I would also urge you to support SB153 introduced by Senator Dixon, which would remove legal restrictions on brewing beer, cider, mead and wine at home for personal consumption for Alabama residents. President Carter signed legislation in 1978 allowing Americans to brew up to two hundred gallons of beer, cider, mead or wine at home for personal consumption and forty-seven states already permit their residents to engage in the popular home brewing hobby. This bill is exactly the same legislation that passed out of the Alabama Tourism and Marketing Committee last session. Home brewers tend to be older, responsible residents whose family obligations or work schedules keep them from going out to enjoy craft brews at local establishments. Further, this bill will allow the home brew supply industry here to expand and potentially provide opportunities for local farmers to provide more of the agricultural ingredients necessary for brewing and wine making to these suppliers. Currently, SB153 is not on the Tourism and Marketing Committee’s agenda for this session. Please make sure that this legislation gets a hearing before the Committee.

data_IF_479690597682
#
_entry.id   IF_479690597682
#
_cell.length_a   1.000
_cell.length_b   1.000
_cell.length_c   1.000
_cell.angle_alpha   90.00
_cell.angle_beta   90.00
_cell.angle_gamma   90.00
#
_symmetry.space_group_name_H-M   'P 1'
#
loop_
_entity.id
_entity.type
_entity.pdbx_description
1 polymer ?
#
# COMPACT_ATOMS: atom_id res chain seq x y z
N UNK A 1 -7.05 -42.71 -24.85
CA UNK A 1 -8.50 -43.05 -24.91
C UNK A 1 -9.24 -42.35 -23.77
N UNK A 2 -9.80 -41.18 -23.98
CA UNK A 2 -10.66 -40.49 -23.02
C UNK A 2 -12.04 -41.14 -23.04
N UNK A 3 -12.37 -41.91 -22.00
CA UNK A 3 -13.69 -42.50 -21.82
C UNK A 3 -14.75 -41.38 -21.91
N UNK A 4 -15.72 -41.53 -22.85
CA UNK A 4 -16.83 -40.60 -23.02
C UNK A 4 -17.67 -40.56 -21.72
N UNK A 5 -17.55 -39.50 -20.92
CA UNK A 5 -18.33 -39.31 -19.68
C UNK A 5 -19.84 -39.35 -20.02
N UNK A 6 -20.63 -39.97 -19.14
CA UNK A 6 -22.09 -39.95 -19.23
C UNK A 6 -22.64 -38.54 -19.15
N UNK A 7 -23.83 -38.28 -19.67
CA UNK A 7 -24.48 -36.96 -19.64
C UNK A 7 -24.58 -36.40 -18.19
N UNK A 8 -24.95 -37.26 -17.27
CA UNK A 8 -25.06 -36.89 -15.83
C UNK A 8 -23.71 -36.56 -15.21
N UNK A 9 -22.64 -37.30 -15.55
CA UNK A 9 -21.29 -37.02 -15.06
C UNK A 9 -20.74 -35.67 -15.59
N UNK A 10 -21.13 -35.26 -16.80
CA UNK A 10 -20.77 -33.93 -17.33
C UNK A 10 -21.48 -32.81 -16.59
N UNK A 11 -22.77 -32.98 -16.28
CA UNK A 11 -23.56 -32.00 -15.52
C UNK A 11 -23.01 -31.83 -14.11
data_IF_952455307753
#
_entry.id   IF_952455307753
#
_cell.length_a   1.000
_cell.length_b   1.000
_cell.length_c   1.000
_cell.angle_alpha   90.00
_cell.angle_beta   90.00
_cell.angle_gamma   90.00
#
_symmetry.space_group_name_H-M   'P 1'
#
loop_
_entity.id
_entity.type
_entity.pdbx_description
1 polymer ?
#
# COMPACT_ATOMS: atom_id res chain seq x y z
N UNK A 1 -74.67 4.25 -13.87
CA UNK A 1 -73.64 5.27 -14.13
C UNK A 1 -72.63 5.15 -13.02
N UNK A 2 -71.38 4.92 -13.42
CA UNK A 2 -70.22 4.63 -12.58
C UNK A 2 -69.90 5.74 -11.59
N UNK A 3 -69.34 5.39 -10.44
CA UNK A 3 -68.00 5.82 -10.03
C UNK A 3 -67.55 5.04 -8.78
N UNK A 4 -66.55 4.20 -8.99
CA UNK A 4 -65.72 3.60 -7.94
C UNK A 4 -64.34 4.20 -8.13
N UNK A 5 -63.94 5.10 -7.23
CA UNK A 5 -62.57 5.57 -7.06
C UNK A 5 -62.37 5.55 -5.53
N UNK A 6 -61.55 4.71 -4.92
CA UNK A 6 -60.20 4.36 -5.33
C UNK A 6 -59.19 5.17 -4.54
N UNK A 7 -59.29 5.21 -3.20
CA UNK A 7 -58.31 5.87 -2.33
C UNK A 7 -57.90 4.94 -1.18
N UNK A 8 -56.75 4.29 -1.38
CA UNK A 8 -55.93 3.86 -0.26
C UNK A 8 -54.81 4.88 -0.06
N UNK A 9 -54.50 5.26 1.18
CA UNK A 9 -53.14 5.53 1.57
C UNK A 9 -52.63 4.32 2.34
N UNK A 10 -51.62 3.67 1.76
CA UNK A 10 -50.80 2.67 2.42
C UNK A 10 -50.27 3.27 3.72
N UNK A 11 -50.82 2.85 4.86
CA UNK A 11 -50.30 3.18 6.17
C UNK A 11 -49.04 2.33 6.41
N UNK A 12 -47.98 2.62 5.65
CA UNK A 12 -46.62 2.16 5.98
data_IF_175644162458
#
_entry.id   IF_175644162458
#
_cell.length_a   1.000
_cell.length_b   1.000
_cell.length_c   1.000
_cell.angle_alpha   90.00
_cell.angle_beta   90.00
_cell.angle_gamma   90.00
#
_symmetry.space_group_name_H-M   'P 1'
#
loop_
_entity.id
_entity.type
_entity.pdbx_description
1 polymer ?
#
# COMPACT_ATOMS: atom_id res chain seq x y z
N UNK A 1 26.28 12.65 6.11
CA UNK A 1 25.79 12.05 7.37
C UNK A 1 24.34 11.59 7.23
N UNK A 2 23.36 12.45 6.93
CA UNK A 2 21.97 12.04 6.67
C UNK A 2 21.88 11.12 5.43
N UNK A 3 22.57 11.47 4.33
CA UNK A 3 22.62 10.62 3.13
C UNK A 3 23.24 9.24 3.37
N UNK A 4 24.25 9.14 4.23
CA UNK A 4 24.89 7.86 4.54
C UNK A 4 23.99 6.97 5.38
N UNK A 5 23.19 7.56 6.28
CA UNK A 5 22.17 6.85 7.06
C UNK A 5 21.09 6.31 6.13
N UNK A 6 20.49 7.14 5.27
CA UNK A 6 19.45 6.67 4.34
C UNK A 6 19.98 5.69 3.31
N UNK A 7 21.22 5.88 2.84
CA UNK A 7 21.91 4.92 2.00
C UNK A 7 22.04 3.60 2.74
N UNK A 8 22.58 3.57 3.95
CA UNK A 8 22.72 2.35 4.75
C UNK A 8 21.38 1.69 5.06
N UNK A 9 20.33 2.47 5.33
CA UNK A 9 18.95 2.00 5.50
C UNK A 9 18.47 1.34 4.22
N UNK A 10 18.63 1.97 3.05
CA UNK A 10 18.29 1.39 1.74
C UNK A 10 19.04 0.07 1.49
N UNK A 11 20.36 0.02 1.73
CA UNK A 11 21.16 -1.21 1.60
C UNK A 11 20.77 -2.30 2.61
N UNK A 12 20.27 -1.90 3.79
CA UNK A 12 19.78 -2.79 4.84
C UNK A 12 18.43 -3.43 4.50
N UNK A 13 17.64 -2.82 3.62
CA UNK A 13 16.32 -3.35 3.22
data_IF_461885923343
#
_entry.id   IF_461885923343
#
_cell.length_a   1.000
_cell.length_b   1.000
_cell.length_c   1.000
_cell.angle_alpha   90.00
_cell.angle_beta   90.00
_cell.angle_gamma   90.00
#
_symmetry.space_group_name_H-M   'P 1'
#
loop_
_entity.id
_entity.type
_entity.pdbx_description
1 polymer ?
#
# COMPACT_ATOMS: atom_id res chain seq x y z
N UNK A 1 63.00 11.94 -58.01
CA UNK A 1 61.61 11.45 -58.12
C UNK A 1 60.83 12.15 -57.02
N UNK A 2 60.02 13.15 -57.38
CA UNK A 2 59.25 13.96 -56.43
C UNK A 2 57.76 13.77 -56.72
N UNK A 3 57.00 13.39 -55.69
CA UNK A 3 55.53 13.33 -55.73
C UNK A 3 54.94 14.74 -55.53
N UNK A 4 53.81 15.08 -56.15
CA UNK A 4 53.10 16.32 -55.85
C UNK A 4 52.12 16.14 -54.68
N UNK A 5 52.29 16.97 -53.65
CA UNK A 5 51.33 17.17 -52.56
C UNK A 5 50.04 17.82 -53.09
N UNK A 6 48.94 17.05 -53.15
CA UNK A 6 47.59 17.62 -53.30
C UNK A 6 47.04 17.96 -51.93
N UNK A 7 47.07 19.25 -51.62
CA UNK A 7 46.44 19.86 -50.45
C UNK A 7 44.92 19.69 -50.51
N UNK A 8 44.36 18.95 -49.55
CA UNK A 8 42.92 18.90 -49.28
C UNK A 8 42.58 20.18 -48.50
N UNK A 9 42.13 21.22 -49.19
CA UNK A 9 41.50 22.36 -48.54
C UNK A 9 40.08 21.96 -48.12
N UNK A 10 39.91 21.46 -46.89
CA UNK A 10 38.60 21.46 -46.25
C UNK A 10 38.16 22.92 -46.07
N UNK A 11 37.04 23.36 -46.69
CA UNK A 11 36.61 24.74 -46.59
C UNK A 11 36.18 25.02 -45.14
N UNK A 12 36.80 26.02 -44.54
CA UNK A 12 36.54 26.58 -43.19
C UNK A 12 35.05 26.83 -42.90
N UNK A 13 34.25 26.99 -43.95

For the reasons above, I urge you to continue your advocacy for economic growth in this state by supporting these important pieces of legislation and encouraging your colleagues to do the same.

Thank you for your time and attention in considering this matter.


[Your name here]

So, there you go. Edit and remix as you see fit. Also works as a phone script:) Easy peasey lemon squeezy.

No Responses to “Free the Hops: Part Deux!”  

  1. No Comments

Leave a Reply